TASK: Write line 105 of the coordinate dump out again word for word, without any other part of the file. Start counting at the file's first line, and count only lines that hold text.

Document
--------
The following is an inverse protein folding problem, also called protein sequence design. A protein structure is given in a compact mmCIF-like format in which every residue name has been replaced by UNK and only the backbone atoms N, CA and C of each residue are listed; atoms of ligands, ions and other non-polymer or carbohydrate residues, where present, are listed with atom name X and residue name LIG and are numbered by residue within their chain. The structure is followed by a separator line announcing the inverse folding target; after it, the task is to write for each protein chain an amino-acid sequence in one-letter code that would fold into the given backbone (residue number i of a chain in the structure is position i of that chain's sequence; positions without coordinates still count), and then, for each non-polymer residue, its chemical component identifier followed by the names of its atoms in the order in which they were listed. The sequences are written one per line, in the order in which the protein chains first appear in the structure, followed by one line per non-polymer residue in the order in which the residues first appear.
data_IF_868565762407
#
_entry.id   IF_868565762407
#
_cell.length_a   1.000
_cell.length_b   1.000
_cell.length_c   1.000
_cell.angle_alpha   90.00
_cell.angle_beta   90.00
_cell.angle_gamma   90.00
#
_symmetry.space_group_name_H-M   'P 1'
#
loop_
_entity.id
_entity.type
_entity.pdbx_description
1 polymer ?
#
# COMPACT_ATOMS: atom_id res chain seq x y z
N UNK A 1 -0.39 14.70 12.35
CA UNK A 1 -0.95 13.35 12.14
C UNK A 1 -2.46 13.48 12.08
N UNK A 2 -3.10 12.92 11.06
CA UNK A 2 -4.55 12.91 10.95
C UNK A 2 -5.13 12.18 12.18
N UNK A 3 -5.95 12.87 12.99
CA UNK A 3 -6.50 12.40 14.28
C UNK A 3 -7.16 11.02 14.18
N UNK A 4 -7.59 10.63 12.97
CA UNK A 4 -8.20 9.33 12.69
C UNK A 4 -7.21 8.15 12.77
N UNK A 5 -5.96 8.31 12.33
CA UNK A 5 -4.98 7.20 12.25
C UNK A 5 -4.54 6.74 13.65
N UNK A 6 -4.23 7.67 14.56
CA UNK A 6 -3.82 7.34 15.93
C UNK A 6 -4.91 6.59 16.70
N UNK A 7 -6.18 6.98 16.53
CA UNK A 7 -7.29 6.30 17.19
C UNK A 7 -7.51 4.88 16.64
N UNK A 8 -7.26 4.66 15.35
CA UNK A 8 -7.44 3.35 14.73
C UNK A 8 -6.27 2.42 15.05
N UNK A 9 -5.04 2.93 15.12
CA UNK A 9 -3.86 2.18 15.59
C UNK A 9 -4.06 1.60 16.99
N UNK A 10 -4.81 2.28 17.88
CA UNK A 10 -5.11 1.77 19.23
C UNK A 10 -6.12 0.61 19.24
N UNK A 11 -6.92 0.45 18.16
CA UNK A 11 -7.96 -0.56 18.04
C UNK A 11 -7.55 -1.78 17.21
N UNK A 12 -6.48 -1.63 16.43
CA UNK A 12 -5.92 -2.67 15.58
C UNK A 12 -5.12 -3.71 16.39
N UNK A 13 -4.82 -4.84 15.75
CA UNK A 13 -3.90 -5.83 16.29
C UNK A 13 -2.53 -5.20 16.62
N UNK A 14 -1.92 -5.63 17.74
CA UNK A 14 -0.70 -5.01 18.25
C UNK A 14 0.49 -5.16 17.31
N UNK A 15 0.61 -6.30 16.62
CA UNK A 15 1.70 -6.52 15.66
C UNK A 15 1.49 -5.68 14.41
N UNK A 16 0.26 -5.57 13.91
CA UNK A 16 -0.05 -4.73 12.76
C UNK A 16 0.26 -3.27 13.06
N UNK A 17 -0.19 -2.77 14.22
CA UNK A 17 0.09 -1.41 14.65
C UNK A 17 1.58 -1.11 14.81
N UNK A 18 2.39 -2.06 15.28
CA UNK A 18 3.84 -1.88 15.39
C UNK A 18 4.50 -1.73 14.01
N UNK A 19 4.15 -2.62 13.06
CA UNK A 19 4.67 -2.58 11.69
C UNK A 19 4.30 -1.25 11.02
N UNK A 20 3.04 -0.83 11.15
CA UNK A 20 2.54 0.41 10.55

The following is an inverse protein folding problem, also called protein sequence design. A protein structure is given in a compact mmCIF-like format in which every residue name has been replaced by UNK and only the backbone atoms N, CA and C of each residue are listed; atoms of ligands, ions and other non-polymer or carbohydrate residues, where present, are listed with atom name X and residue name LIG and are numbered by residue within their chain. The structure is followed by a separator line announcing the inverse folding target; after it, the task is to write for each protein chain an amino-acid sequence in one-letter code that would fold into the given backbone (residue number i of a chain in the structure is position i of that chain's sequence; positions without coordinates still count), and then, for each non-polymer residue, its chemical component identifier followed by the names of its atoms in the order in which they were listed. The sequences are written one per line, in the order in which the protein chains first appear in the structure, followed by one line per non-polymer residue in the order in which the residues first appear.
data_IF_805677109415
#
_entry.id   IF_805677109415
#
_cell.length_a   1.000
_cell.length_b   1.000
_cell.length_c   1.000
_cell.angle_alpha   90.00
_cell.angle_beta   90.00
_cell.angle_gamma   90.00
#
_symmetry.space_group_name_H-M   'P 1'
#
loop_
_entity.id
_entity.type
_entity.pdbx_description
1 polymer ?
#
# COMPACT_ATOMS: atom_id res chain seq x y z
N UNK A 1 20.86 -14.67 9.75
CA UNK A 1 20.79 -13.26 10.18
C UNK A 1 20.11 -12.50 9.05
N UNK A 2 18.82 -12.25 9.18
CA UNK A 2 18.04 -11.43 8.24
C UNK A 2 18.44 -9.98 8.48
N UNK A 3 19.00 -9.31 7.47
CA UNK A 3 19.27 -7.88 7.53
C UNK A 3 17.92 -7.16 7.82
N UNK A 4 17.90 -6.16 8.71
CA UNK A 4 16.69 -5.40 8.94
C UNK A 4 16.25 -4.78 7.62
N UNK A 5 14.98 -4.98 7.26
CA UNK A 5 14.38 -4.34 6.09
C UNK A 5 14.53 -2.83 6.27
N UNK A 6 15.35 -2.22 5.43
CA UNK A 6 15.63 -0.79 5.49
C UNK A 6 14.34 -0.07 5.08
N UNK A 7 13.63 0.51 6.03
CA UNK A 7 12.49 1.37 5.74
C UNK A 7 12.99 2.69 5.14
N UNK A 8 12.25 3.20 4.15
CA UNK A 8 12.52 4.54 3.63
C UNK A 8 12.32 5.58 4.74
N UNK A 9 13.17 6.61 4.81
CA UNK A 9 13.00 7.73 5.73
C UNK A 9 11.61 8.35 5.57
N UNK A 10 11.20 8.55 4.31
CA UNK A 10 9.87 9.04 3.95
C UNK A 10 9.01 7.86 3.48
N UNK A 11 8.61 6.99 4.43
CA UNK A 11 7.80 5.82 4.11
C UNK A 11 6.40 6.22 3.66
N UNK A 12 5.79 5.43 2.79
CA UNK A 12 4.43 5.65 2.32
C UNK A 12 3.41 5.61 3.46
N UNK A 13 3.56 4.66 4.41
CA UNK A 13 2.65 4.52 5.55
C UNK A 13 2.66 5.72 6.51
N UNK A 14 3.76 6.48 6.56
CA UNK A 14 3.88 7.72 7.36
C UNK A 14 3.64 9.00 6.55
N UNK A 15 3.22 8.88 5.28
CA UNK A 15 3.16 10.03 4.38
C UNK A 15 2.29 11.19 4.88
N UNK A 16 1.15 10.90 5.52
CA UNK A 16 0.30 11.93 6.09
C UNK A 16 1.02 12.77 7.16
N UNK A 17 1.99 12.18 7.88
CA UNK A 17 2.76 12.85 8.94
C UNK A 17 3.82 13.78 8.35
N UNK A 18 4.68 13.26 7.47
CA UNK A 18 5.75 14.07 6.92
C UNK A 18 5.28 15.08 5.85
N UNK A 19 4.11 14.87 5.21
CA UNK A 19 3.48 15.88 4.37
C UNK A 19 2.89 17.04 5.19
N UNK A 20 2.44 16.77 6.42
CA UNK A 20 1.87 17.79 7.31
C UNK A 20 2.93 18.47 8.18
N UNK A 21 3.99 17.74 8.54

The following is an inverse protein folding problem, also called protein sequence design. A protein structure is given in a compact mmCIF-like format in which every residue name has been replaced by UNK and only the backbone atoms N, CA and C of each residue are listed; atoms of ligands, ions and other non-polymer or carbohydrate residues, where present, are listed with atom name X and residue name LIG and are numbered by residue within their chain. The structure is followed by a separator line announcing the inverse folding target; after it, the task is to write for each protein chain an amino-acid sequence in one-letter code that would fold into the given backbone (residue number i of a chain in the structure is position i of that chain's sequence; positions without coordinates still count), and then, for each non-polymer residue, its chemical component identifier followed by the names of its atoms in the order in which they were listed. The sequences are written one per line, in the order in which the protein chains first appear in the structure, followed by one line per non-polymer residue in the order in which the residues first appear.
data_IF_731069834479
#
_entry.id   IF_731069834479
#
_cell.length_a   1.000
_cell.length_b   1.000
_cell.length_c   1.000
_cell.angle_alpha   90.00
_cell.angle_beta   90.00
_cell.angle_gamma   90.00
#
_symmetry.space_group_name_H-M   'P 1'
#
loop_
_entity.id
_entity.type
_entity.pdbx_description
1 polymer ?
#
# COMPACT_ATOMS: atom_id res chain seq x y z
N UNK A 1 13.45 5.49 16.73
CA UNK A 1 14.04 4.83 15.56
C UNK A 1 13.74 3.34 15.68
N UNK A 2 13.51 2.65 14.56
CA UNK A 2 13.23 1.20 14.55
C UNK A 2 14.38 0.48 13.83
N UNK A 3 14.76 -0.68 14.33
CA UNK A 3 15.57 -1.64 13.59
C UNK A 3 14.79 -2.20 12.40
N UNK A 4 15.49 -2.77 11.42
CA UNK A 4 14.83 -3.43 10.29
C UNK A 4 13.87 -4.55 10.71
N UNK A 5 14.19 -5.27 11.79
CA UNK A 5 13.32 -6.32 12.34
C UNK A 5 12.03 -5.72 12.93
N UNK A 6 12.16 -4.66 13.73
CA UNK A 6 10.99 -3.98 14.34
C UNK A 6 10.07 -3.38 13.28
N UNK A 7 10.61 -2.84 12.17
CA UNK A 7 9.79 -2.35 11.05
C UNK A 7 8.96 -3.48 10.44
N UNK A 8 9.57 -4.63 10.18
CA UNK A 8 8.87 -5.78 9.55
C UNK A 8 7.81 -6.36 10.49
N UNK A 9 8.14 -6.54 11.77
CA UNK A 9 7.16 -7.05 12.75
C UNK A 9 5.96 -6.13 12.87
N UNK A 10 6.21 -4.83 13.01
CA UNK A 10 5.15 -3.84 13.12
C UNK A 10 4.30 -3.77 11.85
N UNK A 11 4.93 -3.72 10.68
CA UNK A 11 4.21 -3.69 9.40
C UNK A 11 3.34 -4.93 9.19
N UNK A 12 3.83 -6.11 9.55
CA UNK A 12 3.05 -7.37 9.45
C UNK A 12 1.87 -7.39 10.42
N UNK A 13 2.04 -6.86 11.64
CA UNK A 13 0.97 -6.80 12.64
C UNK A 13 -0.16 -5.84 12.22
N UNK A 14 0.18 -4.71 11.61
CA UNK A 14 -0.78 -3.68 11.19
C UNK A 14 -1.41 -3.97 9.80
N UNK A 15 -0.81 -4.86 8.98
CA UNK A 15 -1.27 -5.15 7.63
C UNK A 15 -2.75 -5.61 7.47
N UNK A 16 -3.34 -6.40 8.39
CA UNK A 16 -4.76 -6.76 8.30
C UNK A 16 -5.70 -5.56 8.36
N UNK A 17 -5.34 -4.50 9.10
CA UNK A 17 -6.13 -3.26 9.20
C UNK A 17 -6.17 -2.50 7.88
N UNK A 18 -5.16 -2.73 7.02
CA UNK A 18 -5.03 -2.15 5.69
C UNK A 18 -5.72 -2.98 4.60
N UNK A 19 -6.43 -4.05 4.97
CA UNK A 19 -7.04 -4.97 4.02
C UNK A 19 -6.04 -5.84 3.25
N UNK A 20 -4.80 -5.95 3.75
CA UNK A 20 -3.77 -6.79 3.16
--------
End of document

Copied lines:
N UNK A 2 18.82 -12.25 9.18